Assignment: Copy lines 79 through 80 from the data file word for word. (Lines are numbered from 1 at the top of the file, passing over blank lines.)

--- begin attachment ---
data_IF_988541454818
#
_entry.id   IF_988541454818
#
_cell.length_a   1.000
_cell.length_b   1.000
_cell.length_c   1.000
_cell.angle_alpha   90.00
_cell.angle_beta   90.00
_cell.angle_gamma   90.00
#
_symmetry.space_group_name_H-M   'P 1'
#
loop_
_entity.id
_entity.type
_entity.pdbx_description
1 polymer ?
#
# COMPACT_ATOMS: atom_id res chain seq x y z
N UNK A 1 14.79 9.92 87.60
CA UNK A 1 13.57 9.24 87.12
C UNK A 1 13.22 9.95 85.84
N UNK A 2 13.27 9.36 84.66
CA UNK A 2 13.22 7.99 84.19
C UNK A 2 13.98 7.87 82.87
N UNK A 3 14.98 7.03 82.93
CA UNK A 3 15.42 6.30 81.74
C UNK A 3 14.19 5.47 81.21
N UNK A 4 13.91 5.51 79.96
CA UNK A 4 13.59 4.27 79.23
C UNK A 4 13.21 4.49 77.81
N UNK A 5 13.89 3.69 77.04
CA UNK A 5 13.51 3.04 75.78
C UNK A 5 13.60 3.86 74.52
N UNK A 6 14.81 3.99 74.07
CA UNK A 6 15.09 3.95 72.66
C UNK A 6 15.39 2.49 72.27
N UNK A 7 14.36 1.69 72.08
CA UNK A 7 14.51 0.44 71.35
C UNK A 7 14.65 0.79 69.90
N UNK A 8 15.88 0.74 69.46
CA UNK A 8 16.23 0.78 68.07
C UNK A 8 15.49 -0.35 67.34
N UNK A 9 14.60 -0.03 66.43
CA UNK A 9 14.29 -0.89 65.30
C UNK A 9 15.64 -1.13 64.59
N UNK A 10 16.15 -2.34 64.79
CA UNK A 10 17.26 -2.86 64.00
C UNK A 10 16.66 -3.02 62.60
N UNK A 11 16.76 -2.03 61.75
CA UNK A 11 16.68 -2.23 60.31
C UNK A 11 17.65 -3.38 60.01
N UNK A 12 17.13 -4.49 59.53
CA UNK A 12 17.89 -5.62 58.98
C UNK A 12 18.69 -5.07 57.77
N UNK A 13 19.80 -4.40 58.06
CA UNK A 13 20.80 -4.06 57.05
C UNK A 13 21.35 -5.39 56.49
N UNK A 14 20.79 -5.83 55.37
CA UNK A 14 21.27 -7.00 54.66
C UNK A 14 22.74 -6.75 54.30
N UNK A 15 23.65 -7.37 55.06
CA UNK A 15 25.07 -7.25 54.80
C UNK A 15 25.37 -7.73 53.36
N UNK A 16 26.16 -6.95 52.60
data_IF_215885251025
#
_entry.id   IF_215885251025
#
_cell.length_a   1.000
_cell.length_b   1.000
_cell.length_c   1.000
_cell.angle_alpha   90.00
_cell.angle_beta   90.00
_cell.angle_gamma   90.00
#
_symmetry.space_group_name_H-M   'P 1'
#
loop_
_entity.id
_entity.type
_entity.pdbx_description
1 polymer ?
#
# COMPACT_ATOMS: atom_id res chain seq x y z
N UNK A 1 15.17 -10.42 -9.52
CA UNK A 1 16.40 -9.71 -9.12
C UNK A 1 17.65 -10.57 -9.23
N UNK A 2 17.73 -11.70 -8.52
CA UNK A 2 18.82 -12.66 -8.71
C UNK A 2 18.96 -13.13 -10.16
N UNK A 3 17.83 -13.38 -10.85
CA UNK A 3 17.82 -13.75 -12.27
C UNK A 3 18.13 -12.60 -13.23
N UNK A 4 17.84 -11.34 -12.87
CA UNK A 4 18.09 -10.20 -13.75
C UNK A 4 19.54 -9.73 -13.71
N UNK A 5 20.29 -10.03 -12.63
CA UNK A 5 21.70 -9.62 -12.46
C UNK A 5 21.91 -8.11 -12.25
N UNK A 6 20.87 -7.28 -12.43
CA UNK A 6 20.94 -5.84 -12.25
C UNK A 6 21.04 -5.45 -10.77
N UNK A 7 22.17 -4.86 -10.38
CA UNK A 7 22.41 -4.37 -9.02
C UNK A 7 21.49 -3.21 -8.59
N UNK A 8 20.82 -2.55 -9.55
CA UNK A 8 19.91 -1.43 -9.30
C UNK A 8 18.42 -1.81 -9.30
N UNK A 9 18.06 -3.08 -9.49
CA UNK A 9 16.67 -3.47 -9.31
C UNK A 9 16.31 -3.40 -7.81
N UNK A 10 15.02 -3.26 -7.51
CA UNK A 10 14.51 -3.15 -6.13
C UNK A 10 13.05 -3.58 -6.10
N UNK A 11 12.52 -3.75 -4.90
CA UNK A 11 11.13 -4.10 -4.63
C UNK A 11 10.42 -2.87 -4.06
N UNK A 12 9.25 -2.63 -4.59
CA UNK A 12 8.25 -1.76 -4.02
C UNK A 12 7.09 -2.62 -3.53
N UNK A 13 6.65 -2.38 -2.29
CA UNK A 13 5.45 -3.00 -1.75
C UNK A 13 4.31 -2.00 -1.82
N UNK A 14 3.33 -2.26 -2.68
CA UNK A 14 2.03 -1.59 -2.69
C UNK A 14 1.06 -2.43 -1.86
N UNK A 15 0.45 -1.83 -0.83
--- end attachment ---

#
loop_